There has been remarkably little opposition to Canada’s participation in the overthrow of Muamar Gaddafi. Each of the major political parties endorsed Canada’s initial involvement and its subsequent extension. While a substantial movement against Canada’s participation in the war in Afghanistan was developed and maintained for years, nothing comparable in scale has arisen in response to NATO policy in Libya.
Though the fate of post-Gaddafi Libya is completely unclear at the time of writing, two questions can help evaluate the Libyan war and other “humanitarian interventions”: is the policy of our government likely to help the situation? Does the evidence suggest that our government’s interests are in protecting civilian life and promoting democracy?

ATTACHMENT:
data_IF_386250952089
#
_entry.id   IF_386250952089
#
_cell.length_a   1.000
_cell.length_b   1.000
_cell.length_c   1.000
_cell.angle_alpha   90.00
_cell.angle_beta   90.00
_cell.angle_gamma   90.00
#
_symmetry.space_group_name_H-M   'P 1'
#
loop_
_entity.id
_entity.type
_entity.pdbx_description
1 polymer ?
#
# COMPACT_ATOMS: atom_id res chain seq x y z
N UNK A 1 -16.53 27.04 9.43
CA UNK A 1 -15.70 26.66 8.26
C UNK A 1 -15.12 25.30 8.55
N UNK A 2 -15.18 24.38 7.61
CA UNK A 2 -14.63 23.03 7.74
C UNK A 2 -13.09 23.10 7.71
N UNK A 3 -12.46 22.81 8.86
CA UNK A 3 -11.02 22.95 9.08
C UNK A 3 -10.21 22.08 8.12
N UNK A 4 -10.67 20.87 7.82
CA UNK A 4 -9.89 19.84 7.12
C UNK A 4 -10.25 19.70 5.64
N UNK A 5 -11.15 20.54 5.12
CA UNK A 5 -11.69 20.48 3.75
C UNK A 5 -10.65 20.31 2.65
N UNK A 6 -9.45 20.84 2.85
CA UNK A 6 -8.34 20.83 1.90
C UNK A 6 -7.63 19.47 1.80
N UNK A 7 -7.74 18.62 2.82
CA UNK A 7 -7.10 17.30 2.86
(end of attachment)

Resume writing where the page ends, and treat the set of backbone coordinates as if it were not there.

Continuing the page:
The United Nations Security Council Resolution 1973, the original basis for the NATO campaign, authorizes a “no fly zone” and “all necessary measures to protect civilians,” which NATO leaders quickly twisted this into a justification for regime change. Professor Richard Falk writes that this amounts to “an unlawful use of force” and that the NATO bombings have “been ineffectual in stopping the violence in Libya, and likely responsible for its spread … while causing a rather large number of Libyan civilian deaths.” One such incident was NATO’s August 8th bombing of the town of Majer. Agence France Presse notes that “Reporters attended the funerals of victims and saw 28 bodies buried at the local cemetery….In the hospital morgue, 30 bodies … were shown along with other bodies which had been torn apart.” Also notable was the bombing of Libya’s state television buildings, which killed journalists and was, NATO admitted, deliberate. Moreover, a CNN report on the death of Hasan Ali Ibrahim, a civilian whose brother was a prominent official in the Gaddafi regime, describes Libyan civilians dying as a US apache helicopter fired on the central square of Zawiya, a large city.